Misleading narratives across the European Commission, Europol, and Frontex communications destabilise counter-smuggling policy by constructing an inaccurate link between human smuggling and other forms of organised crime, despite significant evidence to the contrary. Commissioner Johansson cites only her own Plenary speech on the Report on the Implementation of the Anti-Trafficking Directive as evidence when stating that “Criminals who smuggle people, often also smuggle drugs and guns or traffic people to exploit their labour or their bodies.” Materials released by Frontex similarly proliferate this narrative, listing the agency’s goal as targeting “…criminal activities, such as migrant smuggling, terrorism or trafficking in human beings…,” and imagining a link between drug smuggling and human smuggling in risk analyses based on the simplistic fact that both can involve jet skis and speedboats.

These arguments of criminal convergence rely on data that is biased by its narrow security focus. Policies that focus on this supposed criminal convergence would be misguided based even on Europol’s own estimates that only roughly 50% of actors involved in human smuggling are also engaged in other illicit activities.  In addition, scholarly evidence indicates that globally, the majority of human smuggling service providers are not involved in other forms of criminality. Indeed, narratives arguing that ‘illicit’ markets naturally converge obscure the role played by securitising border enforcement policies in catalysing such convergence and creating new risks for irregular migrants. By correcting this incomplete narrative and acknowledging that many facilitators of irregular migration provide their communities with a needed service, EU leaders could encourage balanced counter-smuggling policy that also addresses the humanitarian needs of communities under duress.

Contemporary European Commission communications simplistically depict the existence of smugglers’ existence as a driver of irregular migration. Commissioner Johansson wrote that fighting smuggling is necessary “not only to prevent people undertaking dangerous journeys but also to stop organised crime.” This narrative intersects with the belief that accelerated returns of denied asylum claimants would “eliminate the risks of unauthorised movements and send a clear signal to smugglers.” European Commission communications on the New Pact on Migration and Asylum invoke this same narrative that smugglers drive irregular migration to depict individuals from “low recognition rate countries” as abusing international protection systems. This not only demonstrates the misunderstanding that individuals would not reach Europe’s borders without smugglers’ assistance, but also relies on the incorrect assumption that individuals who are returned from Europe will not migrate again in the future.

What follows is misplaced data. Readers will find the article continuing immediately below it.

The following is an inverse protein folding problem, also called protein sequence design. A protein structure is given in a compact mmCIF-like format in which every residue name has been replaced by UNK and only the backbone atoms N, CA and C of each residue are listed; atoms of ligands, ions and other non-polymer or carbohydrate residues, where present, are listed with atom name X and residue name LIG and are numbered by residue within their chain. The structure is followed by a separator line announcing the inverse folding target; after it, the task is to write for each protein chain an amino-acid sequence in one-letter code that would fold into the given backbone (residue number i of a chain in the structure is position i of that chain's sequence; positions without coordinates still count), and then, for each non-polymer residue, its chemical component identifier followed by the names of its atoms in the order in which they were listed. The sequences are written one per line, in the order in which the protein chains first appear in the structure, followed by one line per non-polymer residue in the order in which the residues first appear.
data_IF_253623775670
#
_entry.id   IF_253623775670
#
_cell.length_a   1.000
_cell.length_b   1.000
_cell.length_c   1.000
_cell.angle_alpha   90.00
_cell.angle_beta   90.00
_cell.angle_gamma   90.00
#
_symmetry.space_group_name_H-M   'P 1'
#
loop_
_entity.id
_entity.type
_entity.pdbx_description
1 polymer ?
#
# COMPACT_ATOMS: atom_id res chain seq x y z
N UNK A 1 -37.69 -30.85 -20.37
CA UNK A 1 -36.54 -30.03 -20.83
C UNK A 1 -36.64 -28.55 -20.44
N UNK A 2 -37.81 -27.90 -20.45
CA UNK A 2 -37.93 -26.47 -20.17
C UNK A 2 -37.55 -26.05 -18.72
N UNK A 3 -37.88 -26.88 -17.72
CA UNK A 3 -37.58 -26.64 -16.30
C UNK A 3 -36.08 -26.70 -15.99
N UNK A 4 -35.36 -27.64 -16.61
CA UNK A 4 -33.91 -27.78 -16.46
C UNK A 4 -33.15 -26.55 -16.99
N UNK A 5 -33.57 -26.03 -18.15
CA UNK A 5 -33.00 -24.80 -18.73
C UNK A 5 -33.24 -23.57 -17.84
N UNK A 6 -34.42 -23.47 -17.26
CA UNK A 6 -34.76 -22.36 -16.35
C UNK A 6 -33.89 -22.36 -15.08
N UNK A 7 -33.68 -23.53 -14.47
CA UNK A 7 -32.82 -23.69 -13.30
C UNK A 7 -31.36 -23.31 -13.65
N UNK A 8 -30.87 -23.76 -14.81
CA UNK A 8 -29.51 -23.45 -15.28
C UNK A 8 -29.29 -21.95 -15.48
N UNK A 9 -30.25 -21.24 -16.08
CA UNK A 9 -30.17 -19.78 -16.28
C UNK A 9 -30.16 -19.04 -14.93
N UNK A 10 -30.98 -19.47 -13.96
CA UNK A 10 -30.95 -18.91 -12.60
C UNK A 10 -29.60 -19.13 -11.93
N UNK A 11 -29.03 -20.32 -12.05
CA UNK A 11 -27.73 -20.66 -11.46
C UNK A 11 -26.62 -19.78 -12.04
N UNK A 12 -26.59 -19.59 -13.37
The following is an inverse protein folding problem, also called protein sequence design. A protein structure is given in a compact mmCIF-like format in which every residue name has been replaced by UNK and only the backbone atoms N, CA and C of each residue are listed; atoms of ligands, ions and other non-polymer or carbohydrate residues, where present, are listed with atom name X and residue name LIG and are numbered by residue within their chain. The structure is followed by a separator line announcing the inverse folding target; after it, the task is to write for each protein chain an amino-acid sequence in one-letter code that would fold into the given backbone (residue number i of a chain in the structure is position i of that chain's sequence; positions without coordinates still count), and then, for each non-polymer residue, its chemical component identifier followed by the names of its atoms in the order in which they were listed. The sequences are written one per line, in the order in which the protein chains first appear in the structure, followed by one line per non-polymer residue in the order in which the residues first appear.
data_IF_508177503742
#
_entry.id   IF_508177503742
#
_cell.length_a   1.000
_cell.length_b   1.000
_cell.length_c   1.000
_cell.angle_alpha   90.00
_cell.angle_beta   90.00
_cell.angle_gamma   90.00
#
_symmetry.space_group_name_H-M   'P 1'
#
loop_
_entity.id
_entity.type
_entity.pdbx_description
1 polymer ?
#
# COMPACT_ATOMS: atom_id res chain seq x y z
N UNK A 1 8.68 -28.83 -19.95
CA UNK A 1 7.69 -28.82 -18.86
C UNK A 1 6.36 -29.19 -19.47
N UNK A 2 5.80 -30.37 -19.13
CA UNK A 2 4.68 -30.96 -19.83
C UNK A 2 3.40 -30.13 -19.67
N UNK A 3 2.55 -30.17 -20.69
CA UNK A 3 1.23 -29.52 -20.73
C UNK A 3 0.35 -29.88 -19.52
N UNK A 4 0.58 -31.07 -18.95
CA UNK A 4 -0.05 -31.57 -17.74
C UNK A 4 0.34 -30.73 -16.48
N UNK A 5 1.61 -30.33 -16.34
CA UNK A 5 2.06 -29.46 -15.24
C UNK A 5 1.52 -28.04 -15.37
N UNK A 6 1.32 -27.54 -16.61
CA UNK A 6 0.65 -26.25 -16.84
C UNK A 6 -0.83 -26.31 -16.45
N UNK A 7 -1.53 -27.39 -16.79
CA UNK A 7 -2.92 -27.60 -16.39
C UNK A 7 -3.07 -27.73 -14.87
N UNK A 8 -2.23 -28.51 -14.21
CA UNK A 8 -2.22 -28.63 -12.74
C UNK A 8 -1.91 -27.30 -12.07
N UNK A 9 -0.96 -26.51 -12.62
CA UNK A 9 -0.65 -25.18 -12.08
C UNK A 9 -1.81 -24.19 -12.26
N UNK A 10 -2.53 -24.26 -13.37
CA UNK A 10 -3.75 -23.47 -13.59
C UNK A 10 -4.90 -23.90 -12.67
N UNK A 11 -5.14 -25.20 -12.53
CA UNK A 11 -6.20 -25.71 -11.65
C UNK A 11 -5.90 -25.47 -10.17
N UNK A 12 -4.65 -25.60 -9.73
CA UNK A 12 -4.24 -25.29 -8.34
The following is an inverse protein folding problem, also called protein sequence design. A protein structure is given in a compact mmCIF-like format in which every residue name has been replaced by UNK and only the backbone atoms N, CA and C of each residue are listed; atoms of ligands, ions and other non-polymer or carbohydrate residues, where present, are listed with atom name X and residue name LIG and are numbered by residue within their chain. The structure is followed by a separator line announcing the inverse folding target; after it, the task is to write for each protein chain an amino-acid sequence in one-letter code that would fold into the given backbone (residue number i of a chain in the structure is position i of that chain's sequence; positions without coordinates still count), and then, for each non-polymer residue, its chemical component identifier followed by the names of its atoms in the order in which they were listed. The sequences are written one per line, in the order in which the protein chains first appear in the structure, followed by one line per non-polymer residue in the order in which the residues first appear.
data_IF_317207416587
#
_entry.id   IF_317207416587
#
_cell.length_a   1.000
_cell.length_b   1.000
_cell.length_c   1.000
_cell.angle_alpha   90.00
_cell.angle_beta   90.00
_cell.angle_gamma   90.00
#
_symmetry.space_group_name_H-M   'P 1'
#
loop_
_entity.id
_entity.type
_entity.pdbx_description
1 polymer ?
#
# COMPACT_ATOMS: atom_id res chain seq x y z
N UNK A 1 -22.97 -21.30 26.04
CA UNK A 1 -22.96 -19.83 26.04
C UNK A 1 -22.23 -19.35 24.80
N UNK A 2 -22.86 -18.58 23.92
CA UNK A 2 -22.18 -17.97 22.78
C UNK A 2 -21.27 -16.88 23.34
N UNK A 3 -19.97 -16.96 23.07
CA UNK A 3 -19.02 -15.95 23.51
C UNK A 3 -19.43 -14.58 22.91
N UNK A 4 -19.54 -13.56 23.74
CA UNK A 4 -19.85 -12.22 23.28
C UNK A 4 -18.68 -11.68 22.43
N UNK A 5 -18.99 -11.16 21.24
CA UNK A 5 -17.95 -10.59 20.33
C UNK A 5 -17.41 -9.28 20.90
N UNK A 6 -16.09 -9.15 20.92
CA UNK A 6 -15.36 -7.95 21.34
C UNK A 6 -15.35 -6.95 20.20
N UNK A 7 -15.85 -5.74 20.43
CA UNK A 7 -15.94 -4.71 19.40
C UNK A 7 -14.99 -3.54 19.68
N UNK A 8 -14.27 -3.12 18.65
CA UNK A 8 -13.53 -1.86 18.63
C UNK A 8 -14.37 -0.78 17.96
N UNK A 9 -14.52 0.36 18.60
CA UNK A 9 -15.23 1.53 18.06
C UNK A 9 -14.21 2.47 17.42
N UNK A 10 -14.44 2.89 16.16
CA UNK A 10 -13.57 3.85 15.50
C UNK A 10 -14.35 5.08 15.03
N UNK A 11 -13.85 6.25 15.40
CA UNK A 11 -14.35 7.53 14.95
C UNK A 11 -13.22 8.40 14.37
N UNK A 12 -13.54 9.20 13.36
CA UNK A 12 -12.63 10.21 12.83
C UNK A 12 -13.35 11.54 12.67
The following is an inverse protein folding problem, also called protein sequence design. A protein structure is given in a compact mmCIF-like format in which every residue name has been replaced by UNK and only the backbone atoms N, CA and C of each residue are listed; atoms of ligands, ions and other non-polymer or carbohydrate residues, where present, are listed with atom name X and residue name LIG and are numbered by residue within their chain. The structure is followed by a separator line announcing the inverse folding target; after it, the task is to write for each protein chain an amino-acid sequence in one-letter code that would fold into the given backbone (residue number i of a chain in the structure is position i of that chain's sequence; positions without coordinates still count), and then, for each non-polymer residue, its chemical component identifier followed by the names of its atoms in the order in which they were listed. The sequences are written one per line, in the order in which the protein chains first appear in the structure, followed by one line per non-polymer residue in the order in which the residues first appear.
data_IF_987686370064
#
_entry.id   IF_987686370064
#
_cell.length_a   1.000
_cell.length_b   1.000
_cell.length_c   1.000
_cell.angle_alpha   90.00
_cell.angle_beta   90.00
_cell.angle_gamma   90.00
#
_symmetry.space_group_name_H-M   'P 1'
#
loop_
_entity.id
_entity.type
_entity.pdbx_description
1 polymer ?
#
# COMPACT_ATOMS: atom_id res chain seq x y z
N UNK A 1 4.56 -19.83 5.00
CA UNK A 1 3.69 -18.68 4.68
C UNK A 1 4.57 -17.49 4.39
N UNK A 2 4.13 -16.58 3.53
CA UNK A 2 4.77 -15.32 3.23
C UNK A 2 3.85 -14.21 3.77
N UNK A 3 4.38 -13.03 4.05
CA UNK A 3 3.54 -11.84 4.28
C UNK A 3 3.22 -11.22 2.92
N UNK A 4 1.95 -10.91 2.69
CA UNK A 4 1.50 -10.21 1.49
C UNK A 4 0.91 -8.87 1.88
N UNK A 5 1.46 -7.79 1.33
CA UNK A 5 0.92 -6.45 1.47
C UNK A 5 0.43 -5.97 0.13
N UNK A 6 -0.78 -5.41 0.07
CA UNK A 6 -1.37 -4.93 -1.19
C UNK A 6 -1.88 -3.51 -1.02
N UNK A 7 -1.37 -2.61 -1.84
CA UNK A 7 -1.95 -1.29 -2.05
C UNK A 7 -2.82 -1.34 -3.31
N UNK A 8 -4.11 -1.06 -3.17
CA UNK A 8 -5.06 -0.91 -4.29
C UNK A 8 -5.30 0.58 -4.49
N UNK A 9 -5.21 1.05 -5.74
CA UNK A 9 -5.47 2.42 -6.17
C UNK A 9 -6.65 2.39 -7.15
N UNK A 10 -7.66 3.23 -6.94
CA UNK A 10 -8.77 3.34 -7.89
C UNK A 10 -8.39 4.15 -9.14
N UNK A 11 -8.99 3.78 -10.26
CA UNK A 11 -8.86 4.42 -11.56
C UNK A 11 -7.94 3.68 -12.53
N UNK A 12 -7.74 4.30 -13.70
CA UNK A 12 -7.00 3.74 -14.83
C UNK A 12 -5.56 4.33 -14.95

Positing the existence of smugglers as a driver of migration fails to recognise the independent facilitation of some irregular migrants’ journeys. While it is true that smugglers can provide necessary assistance to migrants encountering difficult geographic and political obstacles, migration journeys are often coordinated leg by leg. Individuals who interact with smugglers during a specific leg of their journey should not be characterised as individuals who would not have migrated in the absence of smugglers. Individuals adapt to circumvent to new obstacles and adversity over the course of their entire journeys, and return operations will never be an effective deterrent of irregular migration without also opening accessible, regular migration paths.

Finally, the questionnaire of the Public Consultation on the EU Action Plan Against Migrant Smuggling (2021-2025) expresses a specific interest in expanding European efforts to combat what it terms ‘digital smuggling’, such as social media content related to irregular migration. These efforts could potentially endanger migrants by limiting their access to the protective benefits of information about the reputation of smuggling service providers. Moreover, these efforts incorrectly understand digital content as a driver of migration, given that empirical evidence from surveys of more than 3,000 migrants indicates that social media content influenced only roughly five percent of migrants’ decisions to migrate. Overall, individuals prefer to rely on in person interactions rather than digital content, so a political focus on the novelty of digital communications wastes resources that could be better used protecting migrants’ welfare and destabilises the policy arena.

Correcting the incomplete narratives in European Union communications on human smuggling is necessary to ensure that future policies prioritise the protection of irregular migrants’ rights, safety, and wellbeing. The creation of such policies requires balanced and stabilising narratives from political leaders that acknowledge the full realm of available research rather than exclusively relying on what is politically convenient.


Andrew Fallone, School of Transnational Governance (EUI)


The EUI, RSCAS and MPC are not responsible for the opinion expressed by the author(s). Furthermore, the views expressed in this publication cannot in any circumstances be regarded as the official position of the European Union.